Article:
Of course, we are referring to one Ryan Howard, a young first baseman who may soon stamp his name in Eastern League record books for all time. His home run total of 33 in merely over half a season is staggering, his 88 RBI in 84 games equally so. His next home run will break Greg Luzinski's Reading record, and if he reaches 42 he will break the all-time league record!

He is on pace to hit between 55 and 60, and his 99 hits, .312 average and .681 slugging percentage suggest that this is not a "one trick pony." He has quietly developed into a hitter the Phils can no longer ignore, though ignore seems to be what they would like to do. Oh, certainly not because they are not fond of the popular, friendly and hard working Howard.

No, rather the problem lies in the fact that they believe his skills only work well at first base and the Phils have a Mr. Thome solidly entrenched at this position, thank you very much. But it says here that this is no longer a valid excuse, it is time to make a plan for Howard that includes a possible Philadelphia destination. Homerun hitters are the rarest of breeds, and if they do trade him and receive anything less than a Carl Crawford or Brad Wilkerson, then they have done the Philadelphia fandom and team a terrible disservice.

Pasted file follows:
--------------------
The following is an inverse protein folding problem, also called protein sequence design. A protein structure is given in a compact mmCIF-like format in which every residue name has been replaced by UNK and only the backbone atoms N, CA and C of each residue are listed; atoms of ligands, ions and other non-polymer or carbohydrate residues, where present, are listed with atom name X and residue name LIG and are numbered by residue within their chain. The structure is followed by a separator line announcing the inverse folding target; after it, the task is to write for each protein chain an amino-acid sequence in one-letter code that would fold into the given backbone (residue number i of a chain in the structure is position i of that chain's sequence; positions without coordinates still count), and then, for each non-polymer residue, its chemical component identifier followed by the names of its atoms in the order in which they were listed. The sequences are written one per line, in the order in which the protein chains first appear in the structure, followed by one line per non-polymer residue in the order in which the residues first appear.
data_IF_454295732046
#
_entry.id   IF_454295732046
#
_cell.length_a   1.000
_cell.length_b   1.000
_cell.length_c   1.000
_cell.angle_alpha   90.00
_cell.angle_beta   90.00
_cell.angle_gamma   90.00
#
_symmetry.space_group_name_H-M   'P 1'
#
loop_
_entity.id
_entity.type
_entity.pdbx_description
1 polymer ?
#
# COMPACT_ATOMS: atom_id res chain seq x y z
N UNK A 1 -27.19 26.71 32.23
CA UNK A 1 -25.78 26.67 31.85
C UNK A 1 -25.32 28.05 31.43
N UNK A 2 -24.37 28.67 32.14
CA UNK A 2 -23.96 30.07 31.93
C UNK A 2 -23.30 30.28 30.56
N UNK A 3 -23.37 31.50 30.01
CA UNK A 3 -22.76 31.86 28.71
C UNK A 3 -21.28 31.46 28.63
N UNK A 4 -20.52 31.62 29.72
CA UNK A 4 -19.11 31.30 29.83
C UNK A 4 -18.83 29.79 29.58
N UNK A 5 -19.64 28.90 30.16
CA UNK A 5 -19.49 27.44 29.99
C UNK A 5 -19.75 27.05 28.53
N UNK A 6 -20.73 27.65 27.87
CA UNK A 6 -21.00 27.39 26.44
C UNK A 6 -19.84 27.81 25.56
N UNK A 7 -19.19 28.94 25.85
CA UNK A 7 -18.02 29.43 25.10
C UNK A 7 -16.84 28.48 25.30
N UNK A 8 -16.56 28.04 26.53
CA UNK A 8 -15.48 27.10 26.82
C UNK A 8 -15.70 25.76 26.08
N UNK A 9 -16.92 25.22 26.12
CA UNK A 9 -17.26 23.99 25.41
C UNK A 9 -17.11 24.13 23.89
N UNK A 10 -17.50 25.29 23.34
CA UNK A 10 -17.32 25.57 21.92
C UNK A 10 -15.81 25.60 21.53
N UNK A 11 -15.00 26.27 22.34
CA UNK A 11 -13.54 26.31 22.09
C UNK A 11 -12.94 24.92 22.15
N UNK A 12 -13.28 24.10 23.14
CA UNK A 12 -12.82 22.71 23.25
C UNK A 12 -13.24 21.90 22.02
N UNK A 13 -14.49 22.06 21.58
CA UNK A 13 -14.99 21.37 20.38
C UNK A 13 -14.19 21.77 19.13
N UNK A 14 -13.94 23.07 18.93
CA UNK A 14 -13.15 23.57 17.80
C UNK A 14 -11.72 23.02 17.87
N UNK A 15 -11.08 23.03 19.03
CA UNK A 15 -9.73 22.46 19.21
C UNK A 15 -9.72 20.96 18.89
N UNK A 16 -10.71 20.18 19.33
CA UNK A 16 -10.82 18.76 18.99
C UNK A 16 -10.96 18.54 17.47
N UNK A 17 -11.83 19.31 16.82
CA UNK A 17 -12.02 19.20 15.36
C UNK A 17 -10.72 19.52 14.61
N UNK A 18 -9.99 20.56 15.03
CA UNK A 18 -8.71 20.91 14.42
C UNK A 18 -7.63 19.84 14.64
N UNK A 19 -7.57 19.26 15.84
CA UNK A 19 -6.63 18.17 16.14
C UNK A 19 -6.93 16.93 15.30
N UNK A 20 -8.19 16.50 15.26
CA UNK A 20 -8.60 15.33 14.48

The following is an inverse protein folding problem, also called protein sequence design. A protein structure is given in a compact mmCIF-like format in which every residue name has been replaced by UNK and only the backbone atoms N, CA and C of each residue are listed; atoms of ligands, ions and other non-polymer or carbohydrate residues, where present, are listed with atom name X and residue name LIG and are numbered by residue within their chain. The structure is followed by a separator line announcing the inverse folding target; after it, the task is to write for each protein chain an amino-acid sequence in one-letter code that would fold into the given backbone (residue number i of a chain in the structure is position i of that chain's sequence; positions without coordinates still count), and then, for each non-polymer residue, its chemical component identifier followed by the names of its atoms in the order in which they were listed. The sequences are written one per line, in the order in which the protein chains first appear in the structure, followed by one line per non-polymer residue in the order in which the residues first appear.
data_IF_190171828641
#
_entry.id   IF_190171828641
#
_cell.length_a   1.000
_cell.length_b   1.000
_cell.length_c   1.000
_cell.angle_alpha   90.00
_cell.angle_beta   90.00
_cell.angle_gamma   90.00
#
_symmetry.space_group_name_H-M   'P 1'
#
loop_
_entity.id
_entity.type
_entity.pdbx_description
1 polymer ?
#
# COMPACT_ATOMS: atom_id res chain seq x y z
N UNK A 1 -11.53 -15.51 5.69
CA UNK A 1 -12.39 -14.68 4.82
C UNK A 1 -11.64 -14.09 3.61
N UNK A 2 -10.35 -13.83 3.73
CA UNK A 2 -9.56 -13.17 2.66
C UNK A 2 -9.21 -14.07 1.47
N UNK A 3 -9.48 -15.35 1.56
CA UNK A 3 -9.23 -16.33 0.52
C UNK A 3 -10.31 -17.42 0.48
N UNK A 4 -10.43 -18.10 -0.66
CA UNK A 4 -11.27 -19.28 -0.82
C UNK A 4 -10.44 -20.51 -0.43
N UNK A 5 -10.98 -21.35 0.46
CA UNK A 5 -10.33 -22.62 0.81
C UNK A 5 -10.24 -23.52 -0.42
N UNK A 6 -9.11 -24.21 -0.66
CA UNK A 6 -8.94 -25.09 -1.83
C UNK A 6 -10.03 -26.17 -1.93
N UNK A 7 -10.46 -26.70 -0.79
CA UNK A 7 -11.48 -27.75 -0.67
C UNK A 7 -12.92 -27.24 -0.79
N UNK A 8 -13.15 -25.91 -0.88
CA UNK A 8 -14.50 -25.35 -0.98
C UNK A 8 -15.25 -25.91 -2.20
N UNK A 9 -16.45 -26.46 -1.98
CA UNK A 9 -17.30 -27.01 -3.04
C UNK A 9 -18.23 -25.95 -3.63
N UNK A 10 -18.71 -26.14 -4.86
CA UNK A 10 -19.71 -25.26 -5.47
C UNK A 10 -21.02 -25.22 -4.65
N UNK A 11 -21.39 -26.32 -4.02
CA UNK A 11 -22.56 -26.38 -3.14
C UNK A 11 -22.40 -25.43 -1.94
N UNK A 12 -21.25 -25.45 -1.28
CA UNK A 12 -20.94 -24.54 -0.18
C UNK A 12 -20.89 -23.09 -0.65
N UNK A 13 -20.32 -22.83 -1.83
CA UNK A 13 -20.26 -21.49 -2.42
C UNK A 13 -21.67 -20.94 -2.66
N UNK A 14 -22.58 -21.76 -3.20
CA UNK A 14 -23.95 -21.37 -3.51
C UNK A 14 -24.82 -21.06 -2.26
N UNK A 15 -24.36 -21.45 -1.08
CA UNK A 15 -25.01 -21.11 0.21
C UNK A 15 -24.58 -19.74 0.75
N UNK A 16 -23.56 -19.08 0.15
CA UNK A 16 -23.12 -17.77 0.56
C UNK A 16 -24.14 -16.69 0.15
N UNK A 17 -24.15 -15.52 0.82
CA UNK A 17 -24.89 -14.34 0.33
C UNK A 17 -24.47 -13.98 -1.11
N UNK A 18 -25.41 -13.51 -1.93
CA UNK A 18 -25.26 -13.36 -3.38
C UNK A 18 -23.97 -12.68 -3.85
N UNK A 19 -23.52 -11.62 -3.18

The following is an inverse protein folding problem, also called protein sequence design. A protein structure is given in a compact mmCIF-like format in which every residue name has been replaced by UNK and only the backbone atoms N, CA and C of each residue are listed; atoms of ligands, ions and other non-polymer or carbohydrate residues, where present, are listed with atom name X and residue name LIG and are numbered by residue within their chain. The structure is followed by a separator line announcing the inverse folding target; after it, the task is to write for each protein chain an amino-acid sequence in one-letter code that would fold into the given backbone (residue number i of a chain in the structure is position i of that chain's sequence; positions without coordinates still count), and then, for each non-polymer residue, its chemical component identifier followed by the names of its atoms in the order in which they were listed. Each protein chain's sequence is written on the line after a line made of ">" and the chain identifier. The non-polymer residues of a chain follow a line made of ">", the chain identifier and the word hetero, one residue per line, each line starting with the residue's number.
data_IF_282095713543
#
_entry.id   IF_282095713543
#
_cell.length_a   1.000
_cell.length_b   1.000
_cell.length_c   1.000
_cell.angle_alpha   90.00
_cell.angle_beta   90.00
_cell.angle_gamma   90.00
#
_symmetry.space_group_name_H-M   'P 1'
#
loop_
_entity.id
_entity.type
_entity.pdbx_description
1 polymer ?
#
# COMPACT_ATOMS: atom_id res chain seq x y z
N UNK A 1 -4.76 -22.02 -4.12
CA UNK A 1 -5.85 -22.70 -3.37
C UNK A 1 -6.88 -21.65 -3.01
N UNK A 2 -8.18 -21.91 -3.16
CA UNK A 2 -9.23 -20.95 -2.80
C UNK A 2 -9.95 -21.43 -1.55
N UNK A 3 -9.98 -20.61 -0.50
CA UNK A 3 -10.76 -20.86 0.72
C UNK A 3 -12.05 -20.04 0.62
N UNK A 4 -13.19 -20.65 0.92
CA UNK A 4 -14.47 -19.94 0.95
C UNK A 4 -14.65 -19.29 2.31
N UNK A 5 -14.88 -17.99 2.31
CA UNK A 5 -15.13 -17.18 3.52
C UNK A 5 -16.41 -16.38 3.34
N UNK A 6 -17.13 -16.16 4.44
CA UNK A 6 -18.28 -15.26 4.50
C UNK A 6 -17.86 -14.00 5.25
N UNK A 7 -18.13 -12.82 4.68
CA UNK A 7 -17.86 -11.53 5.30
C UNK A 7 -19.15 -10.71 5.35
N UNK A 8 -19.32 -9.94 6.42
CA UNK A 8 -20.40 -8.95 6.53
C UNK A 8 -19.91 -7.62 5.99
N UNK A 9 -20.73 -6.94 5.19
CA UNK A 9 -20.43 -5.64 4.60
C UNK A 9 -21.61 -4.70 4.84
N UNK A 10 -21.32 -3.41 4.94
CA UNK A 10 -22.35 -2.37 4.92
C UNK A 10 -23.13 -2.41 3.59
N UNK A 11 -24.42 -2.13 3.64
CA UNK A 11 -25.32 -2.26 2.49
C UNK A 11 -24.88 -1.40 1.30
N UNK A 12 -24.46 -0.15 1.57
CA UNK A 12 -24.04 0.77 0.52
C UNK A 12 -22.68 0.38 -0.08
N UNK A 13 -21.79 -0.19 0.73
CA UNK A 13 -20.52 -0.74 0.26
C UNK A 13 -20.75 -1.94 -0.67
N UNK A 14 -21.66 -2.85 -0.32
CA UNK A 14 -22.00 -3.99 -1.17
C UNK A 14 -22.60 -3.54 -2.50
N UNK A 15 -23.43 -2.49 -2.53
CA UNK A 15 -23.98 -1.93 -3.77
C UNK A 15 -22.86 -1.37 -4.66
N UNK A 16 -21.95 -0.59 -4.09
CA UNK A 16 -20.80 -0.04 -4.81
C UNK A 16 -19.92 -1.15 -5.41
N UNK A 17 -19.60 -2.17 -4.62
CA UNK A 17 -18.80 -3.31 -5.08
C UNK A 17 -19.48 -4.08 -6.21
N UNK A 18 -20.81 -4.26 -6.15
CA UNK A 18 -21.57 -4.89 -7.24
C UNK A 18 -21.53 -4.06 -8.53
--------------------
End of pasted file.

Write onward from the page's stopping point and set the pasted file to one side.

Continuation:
It says here that Howard is the real deal, and we will soon be watching his homerun exploits in the major leagues. If it is anywhere but Philadelphia, then GM Ed Wade and assistant GM Mike Arbuckle will carry with them forever the cross of Howard's career. If it turns out to be a wonderful one, and the Phils don't turn the trade into not just a serviceable, but a star player, then Howard may join the list of former Phillie rejects, Ryne Sandberg and Ferguson Jenkins, in Philly folklore of what might have beens?